By using dimples to decrease drag and increase lift, every golf ball manufacturer has increased their golf ball flight distances. In order to optimize ball performance, it is desirable to have a large number of dimples, hence a large amount of dimple circumference, which is evenly distributed around the ball. In arranging the dimples, an attempt is made to minimize the space between dimples, because such space does not improve aerodynamic performance of the ball. In practical terms, this usually translates into 300 to 500 circular dimples with a conventional-sized dimple having a diameter that ranges from about 0.110 inches to about 0.180 inches.
When compared to a given number of conventional-size dimples, theoretically, an increased number of small dimples could create greater aerodynamic performance by increasing total dimple circumference. However, in reality small dimples are not always very effective in decreasing drag and increasing lift. This results at least in part from the susceptibility of small dimples to paint flooding. Paint flooding occurs when the paint coat on the golf ball partially fills the small dimples, and consequently decreases their aerodynamic effectiveness. On the other hand, a smaller number of large dimples also begins to lose effectiveness. This results from the total circumference of a given number of large dimples being less than that of an alternative group of smaller dimples.
U.S. Pat. No. 4,787,638 teaches the use of grit blasting to create small craters on the undimpled surface of the ball and on the surface of the dimples. Grit blasting is known to create a rough surface. The rough surface on the land surface of the ball may decrease the aesthetic appearance of the ball. Furthermore, these small craters may be covered by paint flooding. U.S. Pat. Nos. 6,059,671, 6,176,793 B1 and 5,005,838 disclose dimples that have smooth irregular dimple surfaces. These smooth irregular dimple surfaces, however, might not efficiently energize the boundary layer flow over the dimples.
One approach for maximizing the aerodynamic performance of golf balls is suggested in U.S. Pat. No. 6,162,136 ("the '136 patent), wherein a preferred solution is to minimize the land surface or undimpled surface of the ball. The '136 patent also discloses that this minimization should be balanced against the durability of the ball. Since as the land surface decreases, the susceptibility of the ball to premature wear and tear by impacts with the golf club increases. Hence, there remains a need in the art for a more aerodynamic and durable golf ball.
SUMMARY OF THE INVENTION
Accordingly, the present invention is directed to a golf ball with improved depressions, whether the depressions being directly on the surface of the ball or within the confines of land area in the concave surface of a dimple. The present invention is also directed to a golf ball with improved aerodynamic characteristics. These and other embodiments of the prevent invention are realized by a golf ball comprising a spherical outer land surface and a plurality of dimples or depressions formed thereon. Each depression, whether on the ball surface or within the confines of a dimple, comprise at least one spiral structure to promote the energizing of the aerodynamic boundary layer over the contour surface of the ball. The un-dimpled land surface, therefore, remains robust to prevent premature wear and tear. The dimples can have a myriad of shapes and sizes and may be distributed in any pattern, concentration or location.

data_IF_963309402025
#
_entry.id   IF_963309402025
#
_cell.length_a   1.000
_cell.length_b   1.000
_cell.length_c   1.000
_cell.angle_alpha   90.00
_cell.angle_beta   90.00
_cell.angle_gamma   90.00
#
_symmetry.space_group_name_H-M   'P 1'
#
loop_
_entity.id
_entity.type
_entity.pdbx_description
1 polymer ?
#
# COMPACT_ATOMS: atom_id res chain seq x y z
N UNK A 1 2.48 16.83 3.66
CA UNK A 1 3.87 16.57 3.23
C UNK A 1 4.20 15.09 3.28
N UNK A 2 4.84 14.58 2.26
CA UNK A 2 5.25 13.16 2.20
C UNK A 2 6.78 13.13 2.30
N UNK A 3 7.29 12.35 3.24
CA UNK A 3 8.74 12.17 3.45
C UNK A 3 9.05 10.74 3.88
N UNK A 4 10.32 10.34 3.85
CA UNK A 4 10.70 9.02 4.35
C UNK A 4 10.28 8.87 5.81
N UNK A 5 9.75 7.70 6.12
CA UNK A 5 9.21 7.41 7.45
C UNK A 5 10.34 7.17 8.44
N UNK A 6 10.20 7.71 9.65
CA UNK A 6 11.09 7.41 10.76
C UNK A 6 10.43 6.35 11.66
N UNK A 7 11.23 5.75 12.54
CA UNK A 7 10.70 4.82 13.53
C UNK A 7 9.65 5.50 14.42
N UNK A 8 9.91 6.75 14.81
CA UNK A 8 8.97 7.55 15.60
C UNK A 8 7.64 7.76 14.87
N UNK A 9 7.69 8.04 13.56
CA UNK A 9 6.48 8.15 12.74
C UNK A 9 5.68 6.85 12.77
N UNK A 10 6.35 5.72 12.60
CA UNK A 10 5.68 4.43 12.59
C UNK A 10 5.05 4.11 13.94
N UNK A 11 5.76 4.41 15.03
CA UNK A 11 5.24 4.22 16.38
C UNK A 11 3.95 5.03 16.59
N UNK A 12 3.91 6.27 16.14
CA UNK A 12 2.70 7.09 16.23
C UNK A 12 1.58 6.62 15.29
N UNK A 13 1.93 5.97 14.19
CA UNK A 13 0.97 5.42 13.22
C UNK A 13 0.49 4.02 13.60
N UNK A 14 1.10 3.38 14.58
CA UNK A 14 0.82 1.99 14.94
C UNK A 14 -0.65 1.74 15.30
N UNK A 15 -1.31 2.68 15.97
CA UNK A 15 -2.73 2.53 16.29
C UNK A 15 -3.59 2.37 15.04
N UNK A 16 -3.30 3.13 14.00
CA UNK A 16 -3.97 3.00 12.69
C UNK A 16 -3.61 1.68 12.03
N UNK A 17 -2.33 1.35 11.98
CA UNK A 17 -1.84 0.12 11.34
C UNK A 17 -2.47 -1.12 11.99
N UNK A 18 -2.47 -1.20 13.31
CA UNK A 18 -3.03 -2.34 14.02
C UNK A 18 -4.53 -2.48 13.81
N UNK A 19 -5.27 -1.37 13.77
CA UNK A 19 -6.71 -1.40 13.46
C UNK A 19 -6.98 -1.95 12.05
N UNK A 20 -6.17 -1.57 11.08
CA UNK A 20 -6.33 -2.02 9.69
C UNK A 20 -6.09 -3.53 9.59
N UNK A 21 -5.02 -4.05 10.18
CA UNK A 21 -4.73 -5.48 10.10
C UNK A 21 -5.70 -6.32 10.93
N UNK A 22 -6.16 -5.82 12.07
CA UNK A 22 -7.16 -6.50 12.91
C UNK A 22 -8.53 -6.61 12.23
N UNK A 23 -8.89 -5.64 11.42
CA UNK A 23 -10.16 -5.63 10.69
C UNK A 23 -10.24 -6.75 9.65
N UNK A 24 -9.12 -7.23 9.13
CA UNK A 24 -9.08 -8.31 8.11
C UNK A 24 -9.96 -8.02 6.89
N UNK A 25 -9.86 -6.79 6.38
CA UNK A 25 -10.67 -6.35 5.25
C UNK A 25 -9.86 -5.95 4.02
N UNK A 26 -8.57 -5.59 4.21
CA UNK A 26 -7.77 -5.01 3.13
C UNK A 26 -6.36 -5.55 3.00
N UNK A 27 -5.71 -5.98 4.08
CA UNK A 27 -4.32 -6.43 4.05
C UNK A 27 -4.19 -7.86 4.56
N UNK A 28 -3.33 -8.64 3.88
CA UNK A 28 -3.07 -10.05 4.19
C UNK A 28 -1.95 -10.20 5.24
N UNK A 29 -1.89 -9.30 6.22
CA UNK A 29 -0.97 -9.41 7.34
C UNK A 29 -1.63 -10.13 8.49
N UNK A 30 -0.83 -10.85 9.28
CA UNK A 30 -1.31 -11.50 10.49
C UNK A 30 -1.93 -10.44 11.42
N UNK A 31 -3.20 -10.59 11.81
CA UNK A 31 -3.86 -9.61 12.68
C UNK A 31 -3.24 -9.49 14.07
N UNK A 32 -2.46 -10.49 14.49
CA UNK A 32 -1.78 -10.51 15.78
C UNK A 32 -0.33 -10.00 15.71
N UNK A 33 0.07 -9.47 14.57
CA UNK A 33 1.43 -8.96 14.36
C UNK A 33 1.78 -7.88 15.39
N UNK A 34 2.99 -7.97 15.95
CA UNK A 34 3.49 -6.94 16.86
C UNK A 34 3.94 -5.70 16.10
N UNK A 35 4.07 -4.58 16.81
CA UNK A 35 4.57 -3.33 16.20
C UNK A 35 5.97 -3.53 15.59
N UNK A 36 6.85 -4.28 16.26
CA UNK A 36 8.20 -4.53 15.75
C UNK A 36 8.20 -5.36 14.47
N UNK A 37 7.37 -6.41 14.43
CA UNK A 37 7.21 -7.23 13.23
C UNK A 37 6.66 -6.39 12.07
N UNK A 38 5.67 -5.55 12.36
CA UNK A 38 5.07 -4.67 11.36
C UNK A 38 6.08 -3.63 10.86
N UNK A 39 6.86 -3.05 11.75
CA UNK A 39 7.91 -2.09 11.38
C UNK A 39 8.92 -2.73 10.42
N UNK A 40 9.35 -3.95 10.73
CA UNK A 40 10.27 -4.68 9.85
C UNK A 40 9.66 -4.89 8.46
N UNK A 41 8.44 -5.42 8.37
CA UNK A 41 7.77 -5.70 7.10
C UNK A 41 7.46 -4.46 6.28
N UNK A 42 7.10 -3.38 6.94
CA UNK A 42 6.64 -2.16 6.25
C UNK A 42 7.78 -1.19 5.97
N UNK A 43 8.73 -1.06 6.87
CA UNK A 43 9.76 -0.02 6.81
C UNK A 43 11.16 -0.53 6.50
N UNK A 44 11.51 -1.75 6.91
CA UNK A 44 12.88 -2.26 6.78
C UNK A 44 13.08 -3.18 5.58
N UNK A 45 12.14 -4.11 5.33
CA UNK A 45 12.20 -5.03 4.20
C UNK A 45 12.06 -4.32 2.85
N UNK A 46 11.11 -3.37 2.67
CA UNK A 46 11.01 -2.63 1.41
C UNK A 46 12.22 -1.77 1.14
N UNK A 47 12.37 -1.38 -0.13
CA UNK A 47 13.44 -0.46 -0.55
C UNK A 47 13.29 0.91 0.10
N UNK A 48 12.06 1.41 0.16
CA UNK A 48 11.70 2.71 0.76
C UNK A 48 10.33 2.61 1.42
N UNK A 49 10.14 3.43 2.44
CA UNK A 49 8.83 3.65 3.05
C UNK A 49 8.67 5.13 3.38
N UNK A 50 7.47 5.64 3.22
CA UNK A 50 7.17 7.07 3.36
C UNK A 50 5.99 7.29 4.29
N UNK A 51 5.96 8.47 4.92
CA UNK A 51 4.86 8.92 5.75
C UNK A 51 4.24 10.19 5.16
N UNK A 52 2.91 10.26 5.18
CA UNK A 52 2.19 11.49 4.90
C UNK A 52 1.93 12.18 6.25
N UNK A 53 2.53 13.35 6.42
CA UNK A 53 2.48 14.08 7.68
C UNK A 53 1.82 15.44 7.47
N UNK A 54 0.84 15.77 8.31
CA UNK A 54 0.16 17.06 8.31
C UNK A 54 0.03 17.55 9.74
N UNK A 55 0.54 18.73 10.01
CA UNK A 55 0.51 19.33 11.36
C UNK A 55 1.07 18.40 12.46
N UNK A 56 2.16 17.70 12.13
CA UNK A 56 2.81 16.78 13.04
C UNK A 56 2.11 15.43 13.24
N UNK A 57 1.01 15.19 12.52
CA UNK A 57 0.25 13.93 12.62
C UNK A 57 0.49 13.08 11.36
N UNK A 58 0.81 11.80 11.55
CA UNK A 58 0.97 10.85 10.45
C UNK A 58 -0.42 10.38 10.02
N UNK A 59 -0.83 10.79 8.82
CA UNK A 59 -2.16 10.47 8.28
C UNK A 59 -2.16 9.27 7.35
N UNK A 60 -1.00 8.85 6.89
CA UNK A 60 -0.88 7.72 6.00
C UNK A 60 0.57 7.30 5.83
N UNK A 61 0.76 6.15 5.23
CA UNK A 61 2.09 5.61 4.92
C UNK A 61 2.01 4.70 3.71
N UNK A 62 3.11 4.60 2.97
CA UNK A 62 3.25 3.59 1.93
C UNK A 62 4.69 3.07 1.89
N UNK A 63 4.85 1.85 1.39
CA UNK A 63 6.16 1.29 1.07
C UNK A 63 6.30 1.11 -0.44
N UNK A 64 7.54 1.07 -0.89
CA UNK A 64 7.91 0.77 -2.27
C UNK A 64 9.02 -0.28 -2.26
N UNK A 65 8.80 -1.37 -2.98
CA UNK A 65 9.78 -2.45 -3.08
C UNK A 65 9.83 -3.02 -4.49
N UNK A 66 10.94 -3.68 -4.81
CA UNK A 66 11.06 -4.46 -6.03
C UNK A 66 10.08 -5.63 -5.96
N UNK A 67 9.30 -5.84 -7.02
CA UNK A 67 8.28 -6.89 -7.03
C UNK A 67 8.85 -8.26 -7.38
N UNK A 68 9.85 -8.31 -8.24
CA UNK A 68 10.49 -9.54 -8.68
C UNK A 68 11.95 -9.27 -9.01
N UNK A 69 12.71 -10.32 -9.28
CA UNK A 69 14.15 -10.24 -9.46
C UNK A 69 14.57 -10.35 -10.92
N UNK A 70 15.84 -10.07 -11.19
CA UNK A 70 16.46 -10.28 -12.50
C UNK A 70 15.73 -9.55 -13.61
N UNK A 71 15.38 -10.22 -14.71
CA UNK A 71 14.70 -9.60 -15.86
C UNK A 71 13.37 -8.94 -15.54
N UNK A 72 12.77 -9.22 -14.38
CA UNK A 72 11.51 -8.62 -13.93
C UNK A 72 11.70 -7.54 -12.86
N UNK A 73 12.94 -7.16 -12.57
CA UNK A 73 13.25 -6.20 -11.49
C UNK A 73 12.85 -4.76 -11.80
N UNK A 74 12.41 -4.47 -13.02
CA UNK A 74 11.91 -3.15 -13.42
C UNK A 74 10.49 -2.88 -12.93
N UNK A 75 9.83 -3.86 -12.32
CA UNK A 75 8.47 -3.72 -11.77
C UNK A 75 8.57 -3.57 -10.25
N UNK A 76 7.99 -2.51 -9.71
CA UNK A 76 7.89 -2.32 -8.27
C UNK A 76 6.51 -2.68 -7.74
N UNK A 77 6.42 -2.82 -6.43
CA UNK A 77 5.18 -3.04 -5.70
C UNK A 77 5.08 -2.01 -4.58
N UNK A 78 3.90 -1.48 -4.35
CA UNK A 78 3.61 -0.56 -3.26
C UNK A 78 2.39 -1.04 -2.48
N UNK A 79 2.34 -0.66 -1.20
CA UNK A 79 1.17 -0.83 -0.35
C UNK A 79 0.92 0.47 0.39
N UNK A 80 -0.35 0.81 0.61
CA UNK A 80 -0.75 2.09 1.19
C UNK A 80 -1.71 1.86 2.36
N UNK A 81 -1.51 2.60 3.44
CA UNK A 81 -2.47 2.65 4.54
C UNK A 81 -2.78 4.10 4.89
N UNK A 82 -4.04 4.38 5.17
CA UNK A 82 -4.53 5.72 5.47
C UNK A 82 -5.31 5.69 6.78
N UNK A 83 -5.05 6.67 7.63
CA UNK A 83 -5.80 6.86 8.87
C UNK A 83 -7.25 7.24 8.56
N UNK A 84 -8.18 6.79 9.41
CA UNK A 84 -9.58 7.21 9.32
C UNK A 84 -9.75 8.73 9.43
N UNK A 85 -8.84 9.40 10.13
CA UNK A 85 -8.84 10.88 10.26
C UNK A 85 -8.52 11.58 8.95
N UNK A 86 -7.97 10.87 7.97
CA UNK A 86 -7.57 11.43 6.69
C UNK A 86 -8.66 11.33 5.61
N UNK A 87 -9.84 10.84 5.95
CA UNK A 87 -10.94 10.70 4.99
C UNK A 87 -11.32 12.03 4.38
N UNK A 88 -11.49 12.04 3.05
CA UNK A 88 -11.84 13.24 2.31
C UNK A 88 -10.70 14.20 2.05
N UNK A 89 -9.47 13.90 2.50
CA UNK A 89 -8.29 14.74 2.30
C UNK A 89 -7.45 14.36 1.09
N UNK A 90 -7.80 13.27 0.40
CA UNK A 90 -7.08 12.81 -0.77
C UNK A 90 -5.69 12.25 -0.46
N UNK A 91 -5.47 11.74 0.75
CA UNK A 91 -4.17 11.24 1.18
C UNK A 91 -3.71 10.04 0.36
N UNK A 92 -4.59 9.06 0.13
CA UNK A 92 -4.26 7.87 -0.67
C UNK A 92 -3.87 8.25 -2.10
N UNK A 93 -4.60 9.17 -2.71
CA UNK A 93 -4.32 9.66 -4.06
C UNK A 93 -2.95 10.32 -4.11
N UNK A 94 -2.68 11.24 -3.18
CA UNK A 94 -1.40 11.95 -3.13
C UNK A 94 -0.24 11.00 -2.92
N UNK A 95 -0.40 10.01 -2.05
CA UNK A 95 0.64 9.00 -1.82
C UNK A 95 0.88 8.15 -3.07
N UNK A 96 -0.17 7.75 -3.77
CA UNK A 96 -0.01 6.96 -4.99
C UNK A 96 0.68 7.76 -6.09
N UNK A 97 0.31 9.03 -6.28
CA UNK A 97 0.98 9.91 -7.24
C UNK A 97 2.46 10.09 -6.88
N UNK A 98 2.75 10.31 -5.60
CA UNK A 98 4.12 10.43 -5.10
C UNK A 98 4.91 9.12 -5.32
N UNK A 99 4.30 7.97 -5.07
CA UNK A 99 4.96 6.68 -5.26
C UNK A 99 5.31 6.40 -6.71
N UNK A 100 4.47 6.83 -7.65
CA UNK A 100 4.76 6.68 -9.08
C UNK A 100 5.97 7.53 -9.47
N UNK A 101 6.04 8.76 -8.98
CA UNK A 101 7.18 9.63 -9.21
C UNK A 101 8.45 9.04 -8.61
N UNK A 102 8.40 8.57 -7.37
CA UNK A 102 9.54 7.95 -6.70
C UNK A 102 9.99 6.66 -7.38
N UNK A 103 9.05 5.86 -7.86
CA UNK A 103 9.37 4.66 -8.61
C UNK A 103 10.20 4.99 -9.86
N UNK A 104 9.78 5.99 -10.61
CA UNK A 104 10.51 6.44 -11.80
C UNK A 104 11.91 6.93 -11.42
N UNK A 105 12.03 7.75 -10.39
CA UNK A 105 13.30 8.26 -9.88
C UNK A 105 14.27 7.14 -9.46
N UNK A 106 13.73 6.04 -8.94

The spiral depressions may turn in either a clockwise or a counterclockwise direction, and individual revolutions may be spaced apart from each other or may touch or overlap. While the spiral concept may be advantageous to other dimple sizes, it is preferred that the dimples be at least 0.18 inch in diameter.
In one embodiment the spiral depressions are superimposed upon the inner surface and may include a plurality of spirals and a plurality of turns.
BRIEF DESCRIPTION OF THE DRAWINGS
In the accompanying drawings which form a part of the specification and are to be read in conjunction therewith and in which like reference numerals are used to indicate like parts in the various views:
FIG. 1 is a front view of a preferred embodiment of a golf ball in accordance to the present invention;
FIG. 1a is a cross-sectional view along line 1a-1a of FIG. 1.
FIG. 2 is a top view of a spiral depression disposed on the inner surface of a dimple in accordance to the present invention;
FIG. 2a is a cross-section taken along line 2a-2a of FIG. 2.
FIG. 3 is a top view of a spiral depression disposed on the inner surface of a square dimple in accordance to the present invention;
FIG. 4 is a top view of a spiral depression disposed on the inner surface of an elliptical dimple in accordance to the present invention;
FIG. 5 is a top view of a spiral depression disposed on the inner surface of a circular dimple in accordance to the present invention;
FIG. 6 is a top view of a spiral depression disposed completely inside a circular dimple; and
FIG. 7 is a top view of non-circular dimple spiral depression of the present invention.
DETAILED DESCRIPTION OF THE INVENTION
As shown generally in FIGS. 1, and 1a, where like numbers designate like parts, reference number 10 broadly designates a golf ball 10 having a plurality of spiral depressions 16 on the surface of the ball 10 and separated by un-dimpled surface 14. These spiral depressions 16 depicted herein are atypical of the conventional dimple site 12 that is well known in the industry.